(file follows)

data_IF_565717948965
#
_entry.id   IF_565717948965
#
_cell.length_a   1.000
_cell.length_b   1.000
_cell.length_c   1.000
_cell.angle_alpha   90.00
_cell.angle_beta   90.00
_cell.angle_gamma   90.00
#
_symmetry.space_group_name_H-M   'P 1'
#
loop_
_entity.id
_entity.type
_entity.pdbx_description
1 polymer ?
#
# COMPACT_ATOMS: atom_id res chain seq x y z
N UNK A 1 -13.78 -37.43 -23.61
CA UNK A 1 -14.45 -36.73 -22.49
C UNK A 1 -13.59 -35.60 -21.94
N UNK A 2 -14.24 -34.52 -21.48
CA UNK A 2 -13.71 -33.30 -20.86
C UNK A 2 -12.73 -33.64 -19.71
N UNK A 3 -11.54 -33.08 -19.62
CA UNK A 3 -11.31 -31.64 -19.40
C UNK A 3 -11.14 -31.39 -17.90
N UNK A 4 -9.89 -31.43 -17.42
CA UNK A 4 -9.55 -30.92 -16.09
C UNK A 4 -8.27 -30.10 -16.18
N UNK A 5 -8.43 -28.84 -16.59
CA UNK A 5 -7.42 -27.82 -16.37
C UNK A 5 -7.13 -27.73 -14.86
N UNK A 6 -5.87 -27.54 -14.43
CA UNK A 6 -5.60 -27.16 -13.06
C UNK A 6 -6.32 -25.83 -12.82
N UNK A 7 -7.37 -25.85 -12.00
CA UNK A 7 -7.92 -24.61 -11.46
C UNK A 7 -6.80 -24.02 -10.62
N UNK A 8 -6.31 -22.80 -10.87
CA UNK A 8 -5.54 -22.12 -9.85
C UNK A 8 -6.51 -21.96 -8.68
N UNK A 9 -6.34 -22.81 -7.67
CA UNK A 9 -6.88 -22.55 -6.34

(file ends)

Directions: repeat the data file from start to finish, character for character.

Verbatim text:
data_IF_565717948965
#
_entry.id   IF_565717948965
#
_cell.length_a   1.000
_cell.length_b   1.000
_cell.length_c   1.000
_cell.angle_alpha   90.00
_cell.angle_beta   90.00
_cell.angle_gamma   90.00
#
_symmetry.space_group_name_H-M   'P 1'
#
loop_
_entity.id
_entity.type
_entity.pdbx_description
1 polymer ?
#
# COMPACT_ATOMS: atom_id res chain seq x y z
N UNK A 1 -13.78 -37.43 -23.61
CA UNK A 1 -14.45 -36.73 -22.49
C UNK A 1 -13.59 -35.60 -21.94
N UNK A 2 -14.24 -34.52 -21.48
CA UNK A 2 -13.71 -33.30 -20.86
C UNK A 2 -12.73 -33.64 -19.71
N UNK A 3 -11.54 -33.08 -19.62
CA UNK A 3 -11.31 -31.64 -19.40
C UNK A 3 -11.14 -31.39 -17.90
N UNK A 4 -9.89 -31.43 -17.42
CA UNK A 4 -9.55 -30.92 -16.09
C UNK A 4 -8.27 -30.10 -16.18
N UNK A 5 -8.43 -28.84 -16.59
CA UNK A 5 -7.42 -27.82 -16.37
C UNK A 5 -7.13 -27.73 -14.86
N UNK A 6 -5.87 -27.54 -14.43
CA UNK A 6 -5.60 -27.16 -13.06
C UNK A 6 -6.32 -25.83 -12.82
N UNK A 7 -7.37 -25.85 -12.00
CA UNK A 7 -7.92 -24.61 -11.46
C UNK A 7 -6.80 -24.02 -10.62
N UNK A 8 -6.31 -22.80 -10.87
CA UNK A 8 -5.54 -22.12 -9.85
C UNK A 8 -6.51 -21.96 -8.68
N UNK A 9 -6.34 -22.81 -7.67
CA UNK A 9 -6.88 -22.55 -6.34